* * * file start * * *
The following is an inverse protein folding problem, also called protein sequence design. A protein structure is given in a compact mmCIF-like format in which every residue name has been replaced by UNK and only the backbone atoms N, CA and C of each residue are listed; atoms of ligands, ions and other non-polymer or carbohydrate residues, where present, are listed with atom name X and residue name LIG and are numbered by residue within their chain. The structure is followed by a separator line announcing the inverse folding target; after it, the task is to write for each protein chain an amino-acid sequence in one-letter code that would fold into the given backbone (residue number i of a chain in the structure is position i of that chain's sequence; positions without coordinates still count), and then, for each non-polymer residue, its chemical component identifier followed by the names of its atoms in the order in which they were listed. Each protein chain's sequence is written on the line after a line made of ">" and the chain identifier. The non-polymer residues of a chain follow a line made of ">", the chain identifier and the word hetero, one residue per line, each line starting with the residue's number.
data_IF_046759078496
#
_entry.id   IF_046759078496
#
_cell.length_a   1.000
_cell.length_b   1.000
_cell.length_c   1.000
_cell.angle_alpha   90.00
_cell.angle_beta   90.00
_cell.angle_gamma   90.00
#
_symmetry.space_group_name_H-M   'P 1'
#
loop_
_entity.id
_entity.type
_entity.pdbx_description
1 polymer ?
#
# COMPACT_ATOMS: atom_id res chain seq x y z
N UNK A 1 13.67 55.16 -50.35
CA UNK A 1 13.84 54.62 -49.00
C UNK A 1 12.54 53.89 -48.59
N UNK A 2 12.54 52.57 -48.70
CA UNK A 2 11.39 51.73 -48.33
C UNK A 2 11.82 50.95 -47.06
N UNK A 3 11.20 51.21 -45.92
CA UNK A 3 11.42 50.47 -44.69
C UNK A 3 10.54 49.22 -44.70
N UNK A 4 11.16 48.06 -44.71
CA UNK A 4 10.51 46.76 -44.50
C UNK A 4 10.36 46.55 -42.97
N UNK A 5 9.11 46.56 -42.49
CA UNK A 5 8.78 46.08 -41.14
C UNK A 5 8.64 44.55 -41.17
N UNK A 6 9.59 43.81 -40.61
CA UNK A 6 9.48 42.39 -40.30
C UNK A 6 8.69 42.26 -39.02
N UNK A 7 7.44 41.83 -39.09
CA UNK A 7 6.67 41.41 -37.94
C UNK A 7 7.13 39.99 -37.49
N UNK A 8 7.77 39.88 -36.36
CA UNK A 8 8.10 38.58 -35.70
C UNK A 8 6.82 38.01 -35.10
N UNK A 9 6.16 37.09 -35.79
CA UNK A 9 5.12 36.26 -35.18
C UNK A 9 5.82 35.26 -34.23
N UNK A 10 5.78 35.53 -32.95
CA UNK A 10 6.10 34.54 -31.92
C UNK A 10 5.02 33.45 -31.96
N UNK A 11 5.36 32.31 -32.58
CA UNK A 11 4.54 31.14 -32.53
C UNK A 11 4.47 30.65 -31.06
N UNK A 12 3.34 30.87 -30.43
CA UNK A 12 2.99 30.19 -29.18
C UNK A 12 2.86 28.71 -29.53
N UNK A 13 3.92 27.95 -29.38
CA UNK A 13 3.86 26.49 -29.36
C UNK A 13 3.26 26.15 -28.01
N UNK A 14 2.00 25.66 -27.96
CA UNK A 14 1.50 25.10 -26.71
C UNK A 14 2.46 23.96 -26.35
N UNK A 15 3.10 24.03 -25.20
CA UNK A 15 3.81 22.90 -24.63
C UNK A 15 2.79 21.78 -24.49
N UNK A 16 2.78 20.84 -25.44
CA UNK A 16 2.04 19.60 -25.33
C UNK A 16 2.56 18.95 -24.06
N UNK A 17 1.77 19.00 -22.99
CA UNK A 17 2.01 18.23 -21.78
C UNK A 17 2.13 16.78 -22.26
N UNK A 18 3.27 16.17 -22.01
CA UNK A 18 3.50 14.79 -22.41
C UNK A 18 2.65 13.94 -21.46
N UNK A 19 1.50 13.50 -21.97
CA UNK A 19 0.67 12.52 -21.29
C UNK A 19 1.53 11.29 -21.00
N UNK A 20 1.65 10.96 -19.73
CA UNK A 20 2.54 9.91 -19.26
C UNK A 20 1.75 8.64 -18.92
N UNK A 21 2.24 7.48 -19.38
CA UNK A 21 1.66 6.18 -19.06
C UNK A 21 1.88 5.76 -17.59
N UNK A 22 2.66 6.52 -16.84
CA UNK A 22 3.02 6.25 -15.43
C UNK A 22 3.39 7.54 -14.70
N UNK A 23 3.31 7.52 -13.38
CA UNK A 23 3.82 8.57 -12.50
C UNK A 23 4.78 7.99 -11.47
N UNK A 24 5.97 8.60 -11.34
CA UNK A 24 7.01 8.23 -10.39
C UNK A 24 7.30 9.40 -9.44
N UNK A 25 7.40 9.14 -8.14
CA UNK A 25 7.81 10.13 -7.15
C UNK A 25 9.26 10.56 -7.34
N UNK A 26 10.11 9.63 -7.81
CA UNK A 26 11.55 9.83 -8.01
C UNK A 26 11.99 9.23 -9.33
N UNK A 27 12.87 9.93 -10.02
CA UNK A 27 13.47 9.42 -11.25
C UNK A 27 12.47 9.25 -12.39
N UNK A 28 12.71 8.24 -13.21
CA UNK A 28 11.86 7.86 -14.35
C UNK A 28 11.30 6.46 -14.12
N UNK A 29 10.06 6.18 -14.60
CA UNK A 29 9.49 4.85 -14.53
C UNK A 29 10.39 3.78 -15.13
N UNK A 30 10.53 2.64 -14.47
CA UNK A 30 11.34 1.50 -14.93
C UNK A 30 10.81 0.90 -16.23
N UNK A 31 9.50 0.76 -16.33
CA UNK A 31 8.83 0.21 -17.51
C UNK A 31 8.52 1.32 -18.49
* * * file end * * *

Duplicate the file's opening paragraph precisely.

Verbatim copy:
The following is an inverse protein folding problem, also called protein sequence design. A protein structure is given in a compact mmCIF-like format in which every residue name has been replaced by UNK and only the backbone atoms N, CA and C of each residue are listed; atoms of ligands, ions and other non-polymer or carbohydrate residues, where present, are listed with atom name X and residue name LIG and are numbered by residue within their chain. The structure is followed by a separator line announcing the inverse folding target; after it, the task is to write for each protein chain an amino-acid sequence in one-letter code that would fold into the given backbone (residue number i of a chain in the structure is position i of that chain's sequence; positions without coordinates still count), and then, for each non-polymer residue, its chemical component identifier followed by the names of its atoms in the order in which they were listed. Each protein chain's sequence is written on the line after a line made of ">" and the chain identifier. The non-polymer residues of a chain follow a line made of ">", the chain identifier and the word hetero, one residue per line, each line starting with the residue's number.